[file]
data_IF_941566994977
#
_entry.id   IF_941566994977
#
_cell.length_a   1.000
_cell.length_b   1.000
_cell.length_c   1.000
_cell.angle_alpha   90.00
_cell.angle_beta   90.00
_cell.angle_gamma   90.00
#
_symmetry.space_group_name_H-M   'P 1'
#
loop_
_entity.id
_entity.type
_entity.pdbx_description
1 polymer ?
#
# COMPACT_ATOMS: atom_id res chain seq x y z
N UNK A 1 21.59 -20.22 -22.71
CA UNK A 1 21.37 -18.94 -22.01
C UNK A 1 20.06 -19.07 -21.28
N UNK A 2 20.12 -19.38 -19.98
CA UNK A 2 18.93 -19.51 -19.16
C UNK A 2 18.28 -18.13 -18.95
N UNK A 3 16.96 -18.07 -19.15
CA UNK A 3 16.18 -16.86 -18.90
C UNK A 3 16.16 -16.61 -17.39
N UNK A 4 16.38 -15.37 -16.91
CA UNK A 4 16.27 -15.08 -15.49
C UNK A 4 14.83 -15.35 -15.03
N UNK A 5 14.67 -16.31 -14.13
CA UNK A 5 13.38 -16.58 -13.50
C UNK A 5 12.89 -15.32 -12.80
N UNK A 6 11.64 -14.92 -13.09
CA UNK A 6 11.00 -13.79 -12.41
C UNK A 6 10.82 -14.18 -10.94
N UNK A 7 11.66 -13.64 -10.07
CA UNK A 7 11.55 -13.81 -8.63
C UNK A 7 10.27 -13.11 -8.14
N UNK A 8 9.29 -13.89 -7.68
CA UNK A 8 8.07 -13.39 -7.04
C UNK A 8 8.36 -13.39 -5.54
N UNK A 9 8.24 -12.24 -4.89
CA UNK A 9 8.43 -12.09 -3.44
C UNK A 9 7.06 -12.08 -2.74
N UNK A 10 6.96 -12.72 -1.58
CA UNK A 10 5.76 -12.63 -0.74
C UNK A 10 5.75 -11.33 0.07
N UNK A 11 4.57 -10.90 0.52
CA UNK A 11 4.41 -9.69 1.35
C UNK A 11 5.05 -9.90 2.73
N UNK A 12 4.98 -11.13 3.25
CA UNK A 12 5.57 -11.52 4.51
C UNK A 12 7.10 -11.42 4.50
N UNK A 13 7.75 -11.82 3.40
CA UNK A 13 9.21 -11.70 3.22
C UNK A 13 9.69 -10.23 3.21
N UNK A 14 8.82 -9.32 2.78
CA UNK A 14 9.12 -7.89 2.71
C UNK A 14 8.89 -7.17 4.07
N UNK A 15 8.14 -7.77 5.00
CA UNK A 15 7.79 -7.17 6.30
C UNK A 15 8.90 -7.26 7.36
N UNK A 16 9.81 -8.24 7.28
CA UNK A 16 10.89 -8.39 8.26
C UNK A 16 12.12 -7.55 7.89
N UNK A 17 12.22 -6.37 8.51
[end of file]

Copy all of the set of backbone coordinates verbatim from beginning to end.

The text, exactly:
data_IF_941566994977
#
_entry.id   IF_941566994977
#
_cell.length_a   1.000
_cell.length_b   1.000
_cell.length_c   1.000
_cell.angle_alpha   90.00
_cell.angle_beta   90.00
_cell.angle_gamma   90.00
#
_symmetry.space_group_name_H-M   'P 1'
#
loop_
_entity.id
_entity.type
_entity.pdbx_description
1 polymer ?
#
# COMPACT_ATOMS: atom_id res chain seq x y z
N UNK A 1 21.59 -20.22 -22.71
CA UNK A 1 21.37 -18.94 -22.01
C UNK A 1 20.06 -19.07 -21.28
N UNK A 2 20.12 -19.38 -19.98
CA UNK A 2 18.93 -19.51 -19.16
C UNK A 2 18.28 -18.13 -18.95
N UNK A 3 16.96 -18.07 -19.15
CA UNK A 3 16.18 -16.86 -18.90
C UNK A 3 16.16 -16.61 -17.39
N UNK A 4 16.38 -15.37 -16.91
CA UNK A 4 16.27 -15.08 -15.49
C UNK A 4 14.83 -15.35 -15.03
N UNK A 5 14.67 -16.31 -14.13
CA UNK A 5 13.38 -16.58 -13.50
C UNK A 5 12.89 -15.32 -12.80
N UNK A 6 11.64 -14.92 -13.09
CA UNK A 6 11.00 -13.79 -12.41
C UNK A 6 10.82 -14.18 -10.94
N UNK A 7 11.66 -13.64 -10.07
CA UNK A 7 11.55 -13.81 -8.63
C UNK A 7 10.27 -13.11 -8.14
N UNK A 8 9.29 -13.89 -7.68
CA UNK A 8 8.07 -13.39 -7.04
C UNK A 8 8.36 -13.39 -5.54
N UNK A 9 8.24 -12.24 -4.89
CA UNK A 9 8.43 -12.09 -3.44
C UNK A 9 7.06 -12.08 -2.74
N UNK A 10 6.96 -12.72 -1.58
CA UNK A 10 5.76 -12.63 -0.74
C UNK A 10 5.75 -11.33 0.07
N UNK A 11 4.57 -10.90 0.52
CA UNK A 11 4.41 -9.69 1.35
C UNK A 11 5.05 -9.90 2.73
N UNK A 12 4.98 -11.13 3.25
CA UNK A 12 5.57 -11.52 4.51
C UNK A 12 7.10 -11.42 4.50
N UNK A 13 7.75 -11.82 3.40
CA UNK A 13 9.21 -11.70 3.22
C UNK A 13 9.69 -10.23 3.21
N UNK A 14 8.82 -9.32 2.78
CA UNK A 14 9.12 -7.89 2.71
C UNK A 14 8.89 -7.17 4.07
N UNK A 15 8.14 -7.77 5.00
CA UNK A 15 7.79 -7.17 6.30
C UNK A 15 8.90 -7.26 7.36
N UNK A 16 9.81 -8.24 7.28
CA UNK A 16 10.89 -8.39 8.26
C UNK A 16 12.12 -7.55 7.89
N UNK A 17 12.22 -6.37 8.51